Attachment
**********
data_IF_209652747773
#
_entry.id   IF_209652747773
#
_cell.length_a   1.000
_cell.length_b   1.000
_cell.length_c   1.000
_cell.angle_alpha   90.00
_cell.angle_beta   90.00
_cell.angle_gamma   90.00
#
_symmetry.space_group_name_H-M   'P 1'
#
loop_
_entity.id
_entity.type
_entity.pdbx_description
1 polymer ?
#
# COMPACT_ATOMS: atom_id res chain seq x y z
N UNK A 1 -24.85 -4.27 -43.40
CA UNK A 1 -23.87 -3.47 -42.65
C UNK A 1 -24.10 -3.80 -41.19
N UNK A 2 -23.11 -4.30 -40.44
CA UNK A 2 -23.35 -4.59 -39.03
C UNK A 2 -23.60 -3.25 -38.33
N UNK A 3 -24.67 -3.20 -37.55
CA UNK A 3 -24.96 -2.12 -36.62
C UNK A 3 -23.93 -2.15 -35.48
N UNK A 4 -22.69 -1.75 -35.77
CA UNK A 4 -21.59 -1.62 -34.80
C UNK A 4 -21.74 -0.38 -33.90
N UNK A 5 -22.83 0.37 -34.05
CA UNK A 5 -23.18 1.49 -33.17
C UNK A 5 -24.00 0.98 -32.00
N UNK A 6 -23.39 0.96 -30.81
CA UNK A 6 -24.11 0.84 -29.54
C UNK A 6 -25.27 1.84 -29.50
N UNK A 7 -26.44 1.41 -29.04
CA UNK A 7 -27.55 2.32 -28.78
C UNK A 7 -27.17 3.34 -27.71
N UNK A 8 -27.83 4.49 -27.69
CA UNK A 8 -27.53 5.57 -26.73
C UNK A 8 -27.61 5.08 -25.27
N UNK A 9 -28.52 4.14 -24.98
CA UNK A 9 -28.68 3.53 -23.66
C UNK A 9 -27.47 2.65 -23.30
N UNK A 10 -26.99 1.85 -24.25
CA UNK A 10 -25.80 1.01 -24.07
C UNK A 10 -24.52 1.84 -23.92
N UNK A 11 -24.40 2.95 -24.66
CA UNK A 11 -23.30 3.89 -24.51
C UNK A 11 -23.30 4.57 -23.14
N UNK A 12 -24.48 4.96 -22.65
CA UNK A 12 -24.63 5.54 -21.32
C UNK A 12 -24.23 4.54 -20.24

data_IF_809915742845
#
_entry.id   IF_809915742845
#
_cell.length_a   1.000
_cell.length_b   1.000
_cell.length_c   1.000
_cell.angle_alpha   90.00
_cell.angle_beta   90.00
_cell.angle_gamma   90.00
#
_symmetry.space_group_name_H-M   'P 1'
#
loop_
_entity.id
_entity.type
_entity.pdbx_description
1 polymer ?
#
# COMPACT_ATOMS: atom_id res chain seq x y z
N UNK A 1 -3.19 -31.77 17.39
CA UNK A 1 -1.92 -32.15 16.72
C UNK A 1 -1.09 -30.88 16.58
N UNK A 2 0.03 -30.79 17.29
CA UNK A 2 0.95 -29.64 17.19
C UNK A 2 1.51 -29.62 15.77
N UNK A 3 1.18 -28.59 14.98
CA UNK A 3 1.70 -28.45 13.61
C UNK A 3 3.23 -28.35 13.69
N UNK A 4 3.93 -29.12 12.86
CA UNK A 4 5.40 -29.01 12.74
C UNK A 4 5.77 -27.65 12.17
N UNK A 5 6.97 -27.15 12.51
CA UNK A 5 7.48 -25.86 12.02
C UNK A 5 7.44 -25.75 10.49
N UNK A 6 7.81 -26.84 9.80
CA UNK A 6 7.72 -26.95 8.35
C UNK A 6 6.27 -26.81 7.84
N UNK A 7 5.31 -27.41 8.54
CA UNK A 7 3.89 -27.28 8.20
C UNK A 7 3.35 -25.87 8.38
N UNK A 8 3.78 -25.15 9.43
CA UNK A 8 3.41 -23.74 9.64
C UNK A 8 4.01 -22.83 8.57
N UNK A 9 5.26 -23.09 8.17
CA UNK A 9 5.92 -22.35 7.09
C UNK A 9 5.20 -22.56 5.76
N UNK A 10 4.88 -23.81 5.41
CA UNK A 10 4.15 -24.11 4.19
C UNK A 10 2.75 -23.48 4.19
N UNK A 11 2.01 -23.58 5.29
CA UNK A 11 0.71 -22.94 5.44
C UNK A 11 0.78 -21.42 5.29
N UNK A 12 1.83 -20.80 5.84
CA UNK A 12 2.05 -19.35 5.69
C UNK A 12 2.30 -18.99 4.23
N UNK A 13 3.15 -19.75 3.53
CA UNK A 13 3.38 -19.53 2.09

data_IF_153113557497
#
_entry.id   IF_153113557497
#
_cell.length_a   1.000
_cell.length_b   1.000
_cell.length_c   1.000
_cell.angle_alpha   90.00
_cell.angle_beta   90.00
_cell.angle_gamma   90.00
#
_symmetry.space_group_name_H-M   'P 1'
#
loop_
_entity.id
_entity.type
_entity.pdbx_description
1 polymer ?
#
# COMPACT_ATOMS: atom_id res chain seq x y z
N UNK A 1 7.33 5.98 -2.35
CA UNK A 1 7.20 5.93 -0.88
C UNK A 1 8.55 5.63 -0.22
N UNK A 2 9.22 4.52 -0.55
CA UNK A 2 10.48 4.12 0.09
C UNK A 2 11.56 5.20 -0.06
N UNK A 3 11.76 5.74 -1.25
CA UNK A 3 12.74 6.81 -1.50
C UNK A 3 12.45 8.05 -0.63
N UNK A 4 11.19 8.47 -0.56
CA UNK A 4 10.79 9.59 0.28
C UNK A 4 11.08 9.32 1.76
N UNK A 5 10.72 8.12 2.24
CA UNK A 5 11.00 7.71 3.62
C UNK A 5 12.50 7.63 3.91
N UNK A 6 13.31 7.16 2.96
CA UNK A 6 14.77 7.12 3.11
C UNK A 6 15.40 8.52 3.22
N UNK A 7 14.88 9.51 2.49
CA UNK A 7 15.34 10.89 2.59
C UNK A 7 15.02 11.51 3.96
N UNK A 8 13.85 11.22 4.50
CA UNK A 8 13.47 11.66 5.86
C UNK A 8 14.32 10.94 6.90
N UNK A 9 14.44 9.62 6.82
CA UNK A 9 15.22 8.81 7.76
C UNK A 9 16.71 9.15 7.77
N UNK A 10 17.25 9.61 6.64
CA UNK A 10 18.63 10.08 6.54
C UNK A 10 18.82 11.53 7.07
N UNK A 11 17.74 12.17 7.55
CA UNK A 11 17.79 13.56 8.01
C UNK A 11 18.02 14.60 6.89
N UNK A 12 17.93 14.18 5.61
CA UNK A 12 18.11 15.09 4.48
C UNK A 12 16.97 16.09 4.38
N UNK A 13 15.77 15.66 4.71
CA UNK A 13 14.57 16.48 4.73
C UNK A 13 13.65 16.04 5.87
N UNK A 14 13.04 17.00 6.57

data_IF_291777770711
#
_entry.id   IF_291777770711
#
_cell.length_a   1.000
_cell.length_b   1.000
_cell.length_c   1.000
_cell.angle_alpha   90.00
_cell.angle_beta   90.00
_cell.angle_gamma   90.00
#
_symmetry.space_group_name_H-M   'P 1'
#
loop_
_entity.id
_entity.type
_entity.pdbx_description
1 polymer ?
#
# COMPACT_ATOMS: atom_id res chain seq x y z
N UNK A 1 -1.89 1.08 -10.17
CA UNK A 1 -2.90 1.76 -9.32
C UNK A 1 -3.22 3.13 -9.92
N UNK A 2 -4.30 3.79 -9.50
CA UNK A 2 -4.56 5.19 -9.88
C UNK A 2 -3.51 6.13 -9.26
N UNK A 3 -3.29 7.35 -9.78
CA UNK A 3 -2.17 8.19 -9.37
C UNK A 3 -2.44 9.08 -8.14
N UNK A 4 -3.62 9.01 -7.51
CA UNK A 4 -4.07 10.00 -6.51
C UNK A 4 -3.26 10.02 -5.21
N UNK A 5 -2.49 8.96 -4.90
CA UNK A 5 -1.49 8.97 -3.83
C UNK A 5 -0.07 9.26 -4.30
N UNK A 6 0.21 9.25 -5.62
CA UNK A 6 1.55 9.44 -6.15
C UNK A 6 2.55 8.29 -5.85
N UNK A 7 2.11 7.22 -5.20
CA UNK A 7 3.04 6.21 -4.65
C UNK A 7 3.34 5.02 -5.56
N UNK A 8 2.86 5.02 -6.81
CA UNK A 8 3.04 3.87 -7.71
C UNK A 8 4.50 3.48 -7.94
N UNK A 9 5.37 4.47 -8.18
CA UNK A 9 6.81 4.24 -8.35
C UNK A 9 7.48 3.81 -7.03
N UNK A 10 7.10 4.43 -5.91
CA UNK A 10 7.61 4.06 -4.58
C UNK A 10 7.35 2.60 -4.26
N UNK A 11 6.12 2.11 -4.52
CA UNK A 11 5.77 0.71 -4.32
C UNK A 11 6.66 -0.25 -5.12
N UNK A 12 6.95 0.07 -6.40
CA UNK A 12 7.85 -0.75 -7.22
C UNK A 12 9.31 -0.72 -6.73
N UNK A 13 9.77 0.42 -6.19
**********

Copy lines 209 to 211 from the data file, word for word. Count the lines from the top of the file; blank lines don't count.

C UNK A 5 -0.07 9.26 -4.30
N UNK A 6 0.21 9.25 -5.62
CA UNK A 6 1.55 9.44 -6.15